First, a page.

Drury is exiting from Redevelopment Authority, where she was key in rebuilding after a scandal
A farewell to Margaret Drury was announced Wednesday by the Cambridge Redevelopment Authority, where she has been a board member since 2012.
Drury’s latest five-year term expires in April, and she has opted against a possible renewal by the city manager. “We thank her and will miss her insights and guidance,” the agency said in an email.
The North Cambridge resident was city clerk from 1992 to 2012, when she retired from her role serving the City Council and accepted one at the authority – then in a state of rebuilding from scandal.
The CRA, which was formed in 1956 to craft the development of Kendall Square and transformed acres of industrial wasteland into an economic engine for Cambridge and Massachusetts, is intended to have a five-member board served by an executive director and other staff. In 2012, as the authority backed a Boston Properties construction project for Google, it was revealed that Joseph F. Tulimieri, executive director of the authority for three decades, had been running things alone for the past 32 months.
As board members drifted away, the city manager at the time had failed to appoint four replacements; the board member appointed by the state, Barry Zevin, had simply never been called to a meeting by Tulimieri.
The Google project went through with little serious further review: The City Council said the CRA had approved it – ignoring that there had been no board to consider it – and the CRA noted that the council had approved it.
Drury and her fellow board members, including chair Kathy Born, otherwise set a standard for transparency and well-run meetings that included respectful mid-meeting dialogue with residents. The board also expanded its portfolio from Kendall Square to projects elsewhere in Cambridge, arguing that the entire city is affected by the growth of the square.
The new board was appointed in April 2012, with its first task being the Google project. In May 2012, the board took some of its first actions and Drury, the longtime city clerk working patiently and mostly silently with the City Council, took a procedural action on a legal notice: “I move the question,” Drury said. “I’ve waited for 20 years to say that.” The line got laughs.
As vice chair and then assistant secretary of the board, Drury “has been instrumental to the re-creation of the CRA as a community-minded, responsive agency,” the Wednesday email said. “Her dedication and strong advocacy for affordable housing and underrepresented populations in Cambridge has emboldened the CRA as it works to achieve these goals.”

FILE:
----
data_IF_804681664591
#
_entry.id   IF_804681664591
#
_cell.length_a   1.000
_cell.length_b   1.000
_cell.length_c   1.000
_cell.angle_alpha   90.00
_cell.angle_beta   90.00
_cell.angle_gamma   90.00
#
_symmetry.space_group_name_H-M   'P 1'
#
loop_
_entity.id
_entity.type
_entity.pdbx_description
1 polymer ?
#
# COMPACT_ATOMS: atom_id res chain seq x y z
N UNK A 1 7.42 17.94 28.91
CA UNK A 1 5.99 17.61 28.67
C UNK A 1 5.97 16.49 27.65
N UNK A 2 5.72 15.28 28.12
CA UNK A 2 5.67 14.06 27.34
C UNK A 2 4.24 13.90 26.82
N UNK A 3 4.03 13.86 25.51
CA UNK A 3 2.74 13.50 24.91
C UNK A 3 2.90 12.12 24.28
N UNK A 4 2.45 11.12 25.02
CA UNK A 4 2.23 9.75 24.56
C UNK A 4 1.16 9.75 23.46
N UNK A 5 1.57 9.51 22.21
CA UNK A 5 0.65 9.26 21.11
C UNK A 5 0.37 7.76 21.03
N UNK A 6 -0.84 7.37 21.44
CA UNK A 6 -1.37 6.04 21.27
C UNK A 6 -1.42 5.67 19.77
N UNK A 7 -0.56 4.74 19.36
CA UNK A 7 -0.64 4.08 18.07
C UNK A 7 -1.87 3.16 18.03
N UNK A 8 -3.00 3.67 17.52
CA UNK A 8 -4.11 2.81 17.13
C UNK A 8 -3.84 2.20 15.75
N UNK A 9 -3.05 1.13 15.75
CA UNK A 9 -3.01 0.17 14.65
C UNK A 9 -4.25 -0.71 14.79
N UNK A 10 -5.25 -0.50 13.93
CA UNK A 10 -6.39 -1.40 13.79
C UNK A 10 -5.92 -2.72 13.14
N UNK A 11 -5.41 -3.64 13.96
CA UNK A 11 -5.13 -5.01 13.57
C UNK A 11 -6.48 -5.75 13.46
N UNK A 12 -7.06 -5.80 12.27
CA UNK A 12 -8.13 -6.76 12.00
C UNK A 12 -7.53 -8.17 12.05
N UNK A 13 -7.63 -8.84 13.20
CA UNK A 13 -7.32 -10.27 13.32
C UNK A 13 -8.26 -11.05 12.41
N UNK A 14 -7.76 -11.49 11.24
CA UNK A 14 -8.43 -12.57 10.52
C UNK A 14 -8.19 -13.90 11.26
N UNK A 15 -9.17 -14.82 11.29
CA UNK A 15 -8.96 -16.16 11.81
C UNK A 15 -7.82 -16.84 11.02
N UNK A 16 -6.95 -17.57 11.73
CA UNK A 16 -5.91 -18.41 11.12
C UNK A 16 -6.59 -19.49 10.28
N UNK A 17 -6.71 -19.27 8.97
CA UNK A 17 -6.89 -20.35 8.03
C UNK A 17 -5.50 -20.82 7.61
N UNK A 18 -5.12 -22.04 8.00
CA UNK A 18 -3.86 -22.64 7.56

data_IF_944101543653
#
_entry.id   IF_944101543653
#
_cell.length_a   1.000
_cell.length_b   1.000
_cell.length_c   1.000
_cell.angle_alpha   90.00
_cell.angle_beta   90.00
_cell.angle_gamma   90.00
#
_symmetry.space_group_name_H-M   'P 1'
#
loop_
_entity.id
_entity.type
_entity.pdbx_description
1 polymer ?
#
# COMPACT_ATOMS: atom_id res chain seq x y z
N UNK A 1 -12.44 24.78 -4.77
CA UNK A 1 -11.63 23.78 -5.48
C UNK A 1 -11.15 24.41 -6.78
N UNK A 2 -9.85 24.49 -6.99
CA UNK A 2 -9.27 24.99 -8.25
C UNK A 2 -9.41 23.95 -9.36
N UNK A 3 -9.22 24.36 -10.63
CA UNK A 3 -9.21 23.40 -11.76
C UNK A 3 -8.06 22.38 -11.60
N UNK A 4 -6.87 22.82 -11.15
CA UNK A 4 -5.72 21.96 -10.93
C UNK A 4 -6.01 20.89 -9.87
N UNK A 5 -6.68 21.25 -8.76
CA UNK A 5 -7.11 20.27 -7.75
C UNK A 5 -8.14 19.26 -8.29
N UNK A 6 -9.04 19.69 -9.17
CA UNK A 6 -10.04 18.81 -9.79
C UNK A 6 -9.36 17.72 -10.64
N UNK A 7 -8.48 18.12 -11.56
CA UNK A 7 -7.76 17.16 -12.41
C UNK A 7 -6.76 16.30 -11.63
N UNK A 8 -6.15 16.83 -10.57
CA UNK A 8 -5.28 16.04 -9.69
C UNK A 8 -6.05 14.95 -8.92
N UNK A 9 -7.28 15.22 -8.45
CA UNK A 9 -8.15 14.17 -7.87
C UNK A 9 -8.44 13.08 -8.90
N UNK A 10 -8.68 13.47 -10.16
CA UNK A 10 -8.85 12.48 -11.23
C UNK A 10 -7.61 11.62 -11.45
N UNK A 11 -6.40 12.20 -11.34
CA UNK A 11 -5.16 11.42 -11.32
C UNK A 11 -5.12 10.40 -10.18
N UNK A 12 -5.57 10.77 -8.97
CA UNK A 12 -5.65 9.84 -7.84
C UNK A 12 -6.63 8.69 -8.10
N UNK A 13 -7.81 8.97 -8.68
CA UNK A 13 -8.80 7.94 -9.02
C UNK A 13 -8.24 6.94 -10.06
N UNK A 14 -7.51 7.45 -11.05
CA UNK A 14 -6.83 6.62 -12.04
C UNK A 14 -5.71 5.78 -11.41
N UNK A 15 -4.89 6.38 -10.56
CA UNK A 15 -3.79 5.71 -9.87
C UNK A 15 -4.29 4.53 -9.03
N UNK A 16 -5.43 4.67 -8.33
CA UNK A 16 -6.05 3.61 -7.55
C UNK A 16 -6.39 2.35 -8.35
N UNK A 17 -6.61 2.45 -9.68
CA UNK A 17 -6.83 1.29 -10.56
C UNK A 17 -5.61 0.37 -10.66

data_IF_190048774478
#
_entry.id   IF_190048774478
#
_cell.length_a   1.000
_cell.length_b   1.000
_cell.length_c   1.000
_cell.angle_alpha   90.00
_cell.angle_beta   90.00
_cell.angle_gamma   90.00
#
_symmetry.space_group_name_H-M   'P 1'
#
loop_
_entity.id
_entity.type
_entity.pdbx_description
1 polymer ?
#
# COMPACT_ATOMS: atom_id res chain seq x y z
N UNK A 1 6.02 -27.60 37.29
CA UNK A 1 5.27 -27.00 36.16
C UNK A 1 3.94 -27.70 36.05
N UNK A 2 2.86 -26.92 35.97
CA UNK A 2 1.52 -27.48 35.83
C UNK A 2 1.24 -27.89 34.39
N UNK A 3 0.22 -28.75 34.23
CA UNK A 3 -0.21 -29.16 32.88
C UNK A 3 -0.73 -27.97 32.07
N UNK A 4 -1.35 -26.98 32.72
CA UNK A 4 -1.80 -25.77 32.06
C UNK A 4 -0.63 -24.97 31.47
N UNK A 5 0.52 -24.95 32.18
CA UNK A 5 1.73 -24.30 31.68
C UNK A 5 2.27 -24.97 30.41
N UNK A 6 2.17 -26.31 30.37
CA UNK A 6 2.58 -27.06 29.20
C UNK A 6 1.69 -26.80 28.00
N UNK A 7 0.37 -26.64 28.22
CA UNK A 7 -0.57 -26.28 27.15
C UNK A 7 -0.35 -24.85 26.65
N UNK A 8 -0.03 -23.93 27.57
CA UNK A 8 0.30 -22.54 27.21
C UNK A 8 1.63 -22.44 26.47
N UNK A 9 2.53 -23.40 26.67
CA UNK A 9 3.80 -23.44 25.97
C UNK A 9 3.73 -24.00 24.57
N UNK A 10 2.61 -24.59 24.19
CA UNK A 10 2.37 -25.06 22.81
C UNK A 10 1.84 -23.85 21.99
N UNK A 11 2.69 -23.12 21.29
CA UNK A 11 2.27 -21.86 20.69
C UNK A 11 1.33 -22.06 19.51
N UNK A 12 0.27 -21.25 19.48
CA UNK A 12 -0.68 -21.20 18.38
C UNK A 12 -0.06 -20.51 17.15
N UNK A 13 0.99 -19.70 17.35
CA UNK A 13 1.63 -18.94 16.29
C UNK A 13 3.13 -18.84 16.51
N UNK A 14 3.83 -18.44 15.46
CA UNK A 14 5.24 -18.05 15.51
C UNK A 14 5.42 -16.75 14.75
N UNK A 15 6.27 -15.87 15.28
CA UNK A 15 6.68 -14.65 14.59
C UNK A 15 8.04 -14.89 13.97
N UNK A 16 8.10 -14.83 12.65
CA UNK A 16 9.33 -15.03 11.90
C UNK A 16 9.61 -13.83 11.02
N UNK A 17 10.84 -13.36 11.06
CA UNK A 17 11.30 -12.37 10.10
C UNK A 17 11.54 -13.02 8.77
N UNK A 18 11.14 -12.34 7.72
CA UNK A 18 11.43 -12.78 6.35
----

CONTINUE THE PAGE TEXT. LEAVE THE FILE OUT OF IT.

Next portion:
Drury has a degree from Suffolk Law School and was executive director of the Cambridge Rent Control Board before becoming city clerk.
“Drury’s knowledge of parliamentary procedures, relevant municipal ordinances and state law has been invaluable in guiding policy, as well as partnering with the city on interagency projects,” the CRA email said.
While saying goodbye, the authority took the opportunity to advertise its upcoming vacancy. The application deadline is April 3.
This post was updated to correct a typo in the photo caption; the photo was taken in 2012.
I am very grateful to Margaret Drury for her service at the CRA and with the city. She exudes sound judgment, intelligence, respect, and grace in all her pursuits. But looking at this photo, I cringe to see the state flag, with its iconography considered racist by many, so prominently featured behind the CRA members. I realize law requires the flag to be in buildings where public meetings are held, but it needn’t be front and center the way it appears to be here.
When you look at Kend-hell….is it any surprise that at best no one was paying attention and at worst a few made illicit gains during that critical 2000-2012 time frame?
So much for that roof top garden, carved out at the last minute. It was the first thing on the chopping block…and now….doesn’t exist at all.
I’m sure she did a great job with the situation she was left with.
But what can you do when the problem is already so intertwined with the local economy?
Oh Jan. Never wasting an opportunity to virtue signal.
Marc does this work largely as a labour of love, not profit.
He took a photo, he posted a photo.
Be glad there is any coverage of local government at all.
Perhaps you should go to all the city meetings and move the flag to a place you find acceptable.
I have had the honor of working with Margaret for over 40 years. She is the consummate public servant. And I know she’s not done yet helping our city!
Sam: You misunderstood my comment. I was not criticizing Marc for taking or using the photo. The flag was there front and center, hard to avoid seeing or photographing. And apparently hard for state leaders to change despite acknowledging that it offends many people.
Yes, somehow Jan has changed the focus away from an incredibly dedicated public servant to the “flag.” Really? So, let’s not talk about the dedication of infinite hours. Please talk about the inanimate object in the room.
“Lilotter” Did you even read the first two sentences of my comment thanking and praising Margaret who also married me at City Hall 20+ years ago?
Does Cambridge really need 1950s-style urban renewal?